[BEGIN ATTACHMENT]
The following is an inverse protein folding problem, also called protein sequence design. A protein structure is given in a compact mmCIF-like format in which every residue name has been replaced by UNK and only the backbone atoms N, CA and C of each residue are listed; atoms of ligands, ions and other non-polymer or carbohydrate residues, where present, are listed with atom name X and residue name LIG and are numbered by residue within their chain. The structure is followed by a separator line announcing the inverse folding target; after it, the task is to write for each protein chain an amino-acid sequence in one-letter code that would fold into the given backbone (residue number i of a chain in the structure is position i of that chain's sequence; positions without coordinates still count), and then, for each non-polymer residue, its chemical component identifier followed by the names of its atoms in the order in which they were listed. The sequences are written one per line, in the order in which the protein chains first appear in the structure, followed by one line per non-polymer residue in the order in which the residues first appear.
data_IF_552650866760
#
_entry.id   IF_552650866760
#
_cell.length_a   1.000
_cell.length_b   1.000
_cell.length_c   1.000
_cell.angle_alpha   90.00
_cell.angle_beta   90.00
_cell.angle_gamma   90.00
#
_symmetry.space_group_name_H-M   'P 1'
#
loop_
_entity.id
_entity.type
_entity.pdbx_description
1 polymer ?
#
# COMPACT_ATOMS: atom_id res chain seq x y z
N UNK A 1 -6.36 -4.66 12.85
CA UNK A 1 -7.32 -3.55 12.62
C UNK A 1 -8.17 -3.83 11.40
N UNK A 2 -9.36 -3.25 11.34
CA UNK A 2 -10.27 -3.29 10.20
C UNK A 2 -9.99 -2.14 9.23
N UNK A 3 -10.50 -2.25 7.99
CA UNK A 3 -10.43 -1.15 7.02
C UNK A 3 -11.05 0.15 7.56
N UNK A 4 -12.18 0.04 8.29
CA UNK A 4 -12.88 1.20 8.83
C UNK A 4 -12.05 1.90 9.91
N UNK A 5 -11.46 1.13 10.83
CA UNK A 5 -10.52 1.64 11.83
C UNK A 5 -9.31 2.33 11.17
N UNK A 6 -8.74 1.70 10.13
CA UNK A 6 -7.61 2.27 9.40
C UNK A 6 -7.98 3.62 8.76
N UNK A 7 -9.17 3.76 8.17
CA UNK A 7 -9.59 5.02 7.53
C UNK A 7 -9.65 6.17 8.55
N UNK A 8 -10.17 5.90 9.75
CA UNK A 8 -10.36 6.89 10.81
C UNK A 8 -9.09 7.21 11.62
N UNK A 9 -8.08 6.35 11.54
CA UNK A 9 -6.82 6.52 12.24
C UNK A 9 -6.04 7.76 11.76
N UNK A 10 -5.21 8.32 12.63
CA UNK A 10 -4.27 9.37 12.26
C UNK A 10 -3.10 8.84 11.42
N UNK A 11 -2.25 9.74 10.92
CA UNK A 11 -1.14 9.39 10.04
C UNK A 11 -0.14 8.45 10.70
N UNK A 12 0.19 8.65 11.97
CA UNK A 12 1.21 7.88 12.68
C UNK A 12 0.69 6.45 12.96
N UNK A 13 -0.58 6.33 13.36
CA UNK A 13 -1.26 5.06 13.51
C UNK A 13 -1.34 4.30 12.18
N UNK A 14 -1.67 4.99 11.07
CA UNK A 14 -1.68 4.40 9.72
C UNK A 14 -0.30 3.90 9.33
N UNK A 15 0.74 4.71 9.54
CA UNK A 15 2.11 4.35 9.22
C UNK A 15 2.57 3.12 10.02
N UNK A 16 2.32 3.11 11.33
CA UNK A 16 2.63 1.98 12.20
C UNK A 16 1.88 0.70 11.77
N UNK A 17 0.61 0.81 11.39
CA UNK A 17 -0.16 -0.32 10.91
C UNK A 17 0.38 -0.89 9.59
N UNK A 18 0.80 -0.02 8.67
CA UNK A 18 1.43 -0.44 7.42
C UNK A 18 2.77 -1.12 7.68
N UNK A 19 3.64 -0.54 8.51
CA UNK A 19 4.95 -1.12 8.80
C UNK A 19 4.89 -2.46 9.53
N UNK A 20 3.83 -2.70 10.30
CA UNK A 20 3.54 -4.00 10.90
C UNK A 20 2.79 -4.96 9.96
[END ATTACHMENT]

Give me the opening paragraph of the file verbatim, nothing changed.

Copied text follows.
The following is an inverse protein folding problem, also called protein sequence design. A protein structure is given in a compact mmCIF-like format in which every residue name has been replaced by UNK and only the backbone atoms N, CA and C of each residue are listed; atoms of ligands, ions and other non-polymer or carbohydrate residues, where present, are listed with atom name X and residue name LIG and are numbered by residue within their chain. The structure is followed by a separator line announcing the inverse folding target; after it, the task is to write for each protein chain an amino-acid sequence in one-letter code that would fold into the given backbone (residue number i of a chain in the structure is position i of that chain's sequence; positions without coordinates still count), and then, for each non-polymer residue, its chemical component identifier followed by the names of its atoms in the order in which they were listed. The sequences are written one per line, in the order in which the protein chains first appear in the structure, followed by one line per non-polymer residue in the order in which the residues first appear.